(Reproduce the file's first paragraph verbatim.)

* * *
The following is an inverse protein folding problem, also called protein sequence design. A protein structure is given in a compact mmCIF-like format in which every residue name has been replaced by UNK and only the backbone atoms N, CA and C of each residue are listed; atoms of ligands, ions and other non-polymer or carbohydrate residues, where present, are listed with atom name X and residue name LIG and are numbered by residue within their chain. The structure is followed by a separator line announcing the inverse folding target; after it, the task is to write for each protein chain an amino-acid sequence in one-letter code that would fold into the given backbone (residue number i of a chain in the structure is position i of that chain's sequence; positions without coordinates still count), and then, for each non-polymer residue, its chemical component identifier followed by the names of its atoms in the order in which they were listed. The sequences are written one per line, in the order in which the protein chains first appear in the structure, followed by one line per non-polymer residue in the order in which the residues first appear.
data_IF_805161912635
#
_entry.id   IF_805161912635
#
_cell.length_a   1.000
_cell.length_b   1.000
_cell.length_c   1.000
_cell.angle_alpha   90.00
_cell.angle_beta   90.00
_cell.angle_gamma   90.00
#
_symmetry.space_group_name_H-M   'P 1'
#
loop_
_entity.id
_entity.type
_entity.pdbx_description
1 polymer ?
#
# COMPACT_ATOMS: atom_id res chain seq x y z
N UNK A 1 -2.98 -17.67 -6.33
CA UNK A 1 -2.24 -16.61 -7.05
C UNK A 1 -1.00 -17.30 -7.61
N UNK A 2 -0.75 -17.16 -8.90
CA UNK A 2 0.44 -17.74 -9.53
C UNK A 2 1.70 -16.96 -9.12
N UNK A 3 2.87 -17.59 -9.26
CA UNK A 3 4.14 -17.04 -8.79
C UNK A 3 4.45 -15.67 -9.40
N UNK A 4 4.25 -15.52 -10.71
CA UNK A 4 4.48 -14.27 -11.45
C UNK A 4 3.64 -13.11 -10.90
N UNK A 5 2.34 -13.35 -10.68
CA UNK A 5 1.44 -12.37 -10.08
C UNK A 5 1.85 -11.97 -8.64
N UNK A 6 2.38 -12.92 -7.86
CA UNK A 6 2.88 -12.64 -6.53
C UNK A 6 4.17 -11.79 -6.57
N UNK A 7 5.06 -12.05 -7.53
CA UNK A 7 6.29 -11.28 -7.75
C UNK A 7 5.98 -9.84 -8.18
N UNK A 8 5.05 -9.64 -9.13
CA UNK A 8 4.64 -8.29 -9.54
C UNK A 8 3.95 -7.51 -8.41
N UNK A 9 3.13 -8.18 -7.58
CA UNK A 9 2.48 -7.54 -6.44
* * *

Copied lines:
The following is an inverse protein folding problem, also called protein sequence design. A protein structure is given in a compact mmCIF-like format in which every residue name has been replaced by UNK and only the backbone atoms N, CA and C of each residue are listed; atoms of ligands, ions and other non-polymer or carbohydrate residues, where present, are listed with atom name X and residue name LIG and are numbered by residue within their chain. The structure is followed by a separator line announcing the inverse folding target; after it, the task is to write for each protein chain an amino-acid sequence in one-letter code that would fold into the given backbone (residue number i of a chain in the structure is position i of that chain's sequence; positions without coordinates still count), and then, for each non-polymer residue, its chemical component identifier followed by the names of its atoms in the order in which they were listed. The sequences are written one per line, in the order in which the protein chains first appear in the structure, followed by one line per non-polymer residue in the order in which the residues first appear.